Hearing Health Blog

Smiling woman with short curly black hair wearing a green button up shirt excitedly waiting for her hearing test to begin in a sound booth

You’re a pretty busy person, so it’s reasonable that you totally forgot about the hearing exam you have scheduled for tomorrow. It’s a good thing we sent you a reminder text so you should have a few hours to prepare. So what should I do to get ready?

Hearing exams aren’t like back in college or high school where you’d have to stay up all night to study for an exam. Getting ready for a hearing exam is more about thinking over your symptoms and making certain you don’t forget anything. In other words, preparing for your hearing test is really about ensuring you get as much out of your time with us as possible.

Get prepared with these 7 tips!

1. List out all of your symptoms and when they manifest

The symptoms of hearing loss differ from person to person and at different times. Some symptoms may be more pronounced than others. So take some notes on when your symptoms are most pronounced before your appointment. Some things you can list out include:

  • Was it difficult to hear the television? Do you have it cranked way up? And do you notice that it’s more difficult to hear at night than in the morning?
  • When you’re out in a busy restaurant, do you struggle to hear conversations? If so, how often does that happen?
  • When you’re in meetings at work, do you lose focus? What time during the day is this most prevalent?
  • Is it a challenge to carry on conversations on the phone? Note times when understanding the person on the other end is harder.

We find this type of information very useful. If you can, note the time and day these instances occurred. If you can’t, just note that they did happen.

2. Get some information about hearing aids

How accurate is your knowledge about hearing aids? It’s an important question because you don’t want to make any decisions influenced by what you think you know. A good time to get some valid info is when we advise you that hearing aids would benefit you.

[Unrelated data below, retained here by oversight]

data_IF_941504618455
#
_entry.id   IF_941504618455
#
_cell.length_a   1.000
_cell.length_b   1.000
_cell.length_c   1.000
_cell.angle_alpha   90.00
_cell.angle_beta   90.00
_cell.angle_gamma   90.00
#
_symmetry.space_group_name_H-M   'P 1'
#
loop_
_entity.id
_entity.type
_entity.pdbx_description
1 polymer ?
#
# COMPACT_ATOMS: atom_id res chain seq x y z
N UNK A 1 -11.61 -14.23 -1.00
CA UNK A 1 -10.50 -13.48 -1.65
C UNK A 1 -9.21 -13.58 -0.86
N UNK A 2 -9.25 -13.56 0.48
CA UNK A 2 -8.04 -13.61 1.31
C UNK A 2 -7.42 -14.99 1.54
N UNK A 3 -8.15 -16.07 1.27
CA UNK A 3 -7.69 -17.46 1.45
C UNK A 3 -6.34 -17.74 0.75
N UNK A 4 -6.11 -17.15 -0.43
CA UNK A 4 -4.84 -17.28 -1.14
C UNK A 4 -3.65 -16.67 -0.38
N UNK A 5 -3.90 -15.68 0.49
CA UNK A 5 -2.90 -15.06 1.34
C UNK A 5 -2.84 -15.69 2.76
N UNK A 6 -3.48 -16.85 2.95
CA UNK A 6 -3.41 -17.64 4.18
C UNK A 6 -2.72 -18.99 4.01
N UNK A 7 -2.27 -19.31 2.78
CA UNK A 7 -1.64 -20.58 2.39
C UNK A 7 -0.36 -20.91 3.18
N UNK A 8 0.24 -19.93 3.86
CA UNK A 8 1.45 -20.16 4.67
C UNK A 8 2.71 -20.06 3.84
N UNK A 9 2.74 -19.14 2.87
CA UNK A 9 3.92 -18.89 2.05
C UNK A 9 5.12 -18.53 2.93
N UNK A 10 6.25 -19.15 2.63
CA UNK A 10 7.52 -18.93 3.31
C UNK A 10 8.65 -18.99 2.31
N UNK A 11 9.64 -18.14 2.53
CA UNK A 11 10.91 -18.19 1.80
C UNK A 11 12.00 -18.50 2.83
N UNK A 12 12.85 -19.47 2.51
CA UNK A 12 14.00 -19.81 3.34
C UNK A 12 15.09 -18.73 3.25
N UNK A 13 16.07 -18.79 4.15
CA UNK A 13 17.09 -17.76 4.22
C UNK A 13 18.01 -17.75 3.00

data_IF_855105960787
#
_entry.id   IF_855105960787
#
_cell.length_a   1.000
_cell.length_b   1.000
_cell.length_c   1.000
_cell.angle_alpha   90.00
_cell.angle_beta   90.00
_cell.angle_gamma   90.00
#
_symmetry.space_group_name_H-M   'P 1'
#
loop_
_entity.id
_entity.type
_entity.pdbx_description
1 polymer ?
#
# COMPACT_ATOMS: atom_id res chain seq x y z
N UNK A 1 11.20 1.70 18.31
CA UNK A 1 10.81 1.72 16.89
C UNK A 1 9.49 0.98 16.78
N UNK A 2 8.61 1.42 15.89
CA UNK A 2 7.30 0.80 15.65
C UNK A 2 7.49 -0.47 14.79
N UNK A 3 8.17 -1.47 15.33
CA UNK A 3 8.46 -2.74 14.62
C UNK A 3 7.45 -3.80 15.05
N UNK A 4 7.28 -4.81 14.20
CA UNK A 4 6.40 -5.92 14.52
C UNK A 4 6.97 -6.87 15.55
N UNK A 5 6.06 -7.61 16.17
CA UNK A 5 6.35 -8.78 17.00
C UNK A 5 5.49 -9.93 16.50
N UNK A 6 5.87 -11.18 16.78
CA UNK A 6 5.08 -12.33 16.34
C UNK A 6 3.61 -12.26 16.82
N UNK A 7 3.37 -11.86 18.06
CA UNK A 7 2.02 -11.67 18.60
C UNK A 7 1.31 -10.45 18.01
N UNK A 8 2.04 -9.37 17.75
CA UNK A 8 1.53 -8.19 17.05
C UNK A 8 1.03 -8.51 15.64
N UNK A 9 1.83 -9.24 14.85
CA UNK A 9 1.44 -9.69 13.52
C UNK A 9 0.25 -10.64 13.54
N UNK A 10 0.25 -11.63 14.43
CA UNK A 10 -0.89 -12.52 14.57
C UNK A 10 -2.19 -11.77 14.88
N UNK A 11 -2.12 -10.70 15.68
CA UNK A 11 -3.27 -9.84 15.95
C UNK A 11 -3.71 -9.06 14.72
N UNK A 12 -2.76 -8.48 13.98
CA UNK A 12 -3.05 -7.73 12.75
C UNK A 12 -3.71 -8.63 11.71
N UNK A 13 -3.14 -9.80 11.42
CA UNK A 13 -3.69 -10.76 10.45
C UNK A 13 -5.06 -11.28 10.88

Knowing what kinds of hearing devices are out there and what your preferences may be can help speed along the process and help you get better information.

3. Think about your medical past

This is another time when writing things down can help hasten the post-hearing-test-discussion. Before you come in, you should take a little time to write down your medical history. Write down major medical incidents and also minor ones. You should note things like:

  • Any history of sickness or health problems (you don’t need to note every cold, but anything that stands out).
  • Any medical apparatuses you use.
  • Allergies and reactions to medicines.
  • What kind of medication you take.
  • Surgeries you’ve had, both major or minor.

4. Stay away from loud sounds and noisy settings

If you attend a loud rock concert the night before your hearing assessment, it’s going to skew the results The results will be similarly skewed if you go to an airshow the day of your test. The point here is that you need to avoid loud noises before you come in for your hearing exam. This will help ensure your results are reliable and reveal your current hearing health.

5. Before your appointment, talk to your insurance company

The way that health insurance and hearing tests interact can be… perplexing. Some plans may cover your hearing exam, particularly if it’s related to a medical condition. But not all plans will. You will be a great deal more confident at your appointment if you get this all squared away before you come in. In some instances, you can work directly with us to get insurance answers. Otherwise, you can speak to your insurance company directly.

6. Ask someone to come with you

Bringing a trusted friend or loved one with you to a hearing appointment isn’t strictly necessary, but it can offer numerous advantages. Among the most notable benefits are the following:

  • Even when you aren’t aware that you have hearing loss, people close to you will absolutely be aware of it. This means that we will have access to even more information to help make a precise diagnosis or exam.
  • You’re likely to cover a lot of information during your exam. Having a dependable friend or loved one with you can help you remember all of that information later.

7. The results will come fairly quickly

With many medical diagnostics, it may be days or weeks before you get your diagnosis. But that’s not the situation with a hearing exam. With a hearing test, you will get the results right away.

And better yet, we’ll help you understand what your results mean and how you can improve your overall hearing health. That might mean using some ear protection or some behavioral changes or maybe hearing aids. Either way, you’ll know it immediately.

So there’s no need to overthink it. But being prepared will be helpful, particularly for you.

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The site information is for educational and informational purposes only and does not constitute medical advice. To receive personalized advice or treatment, schedule an appointment.
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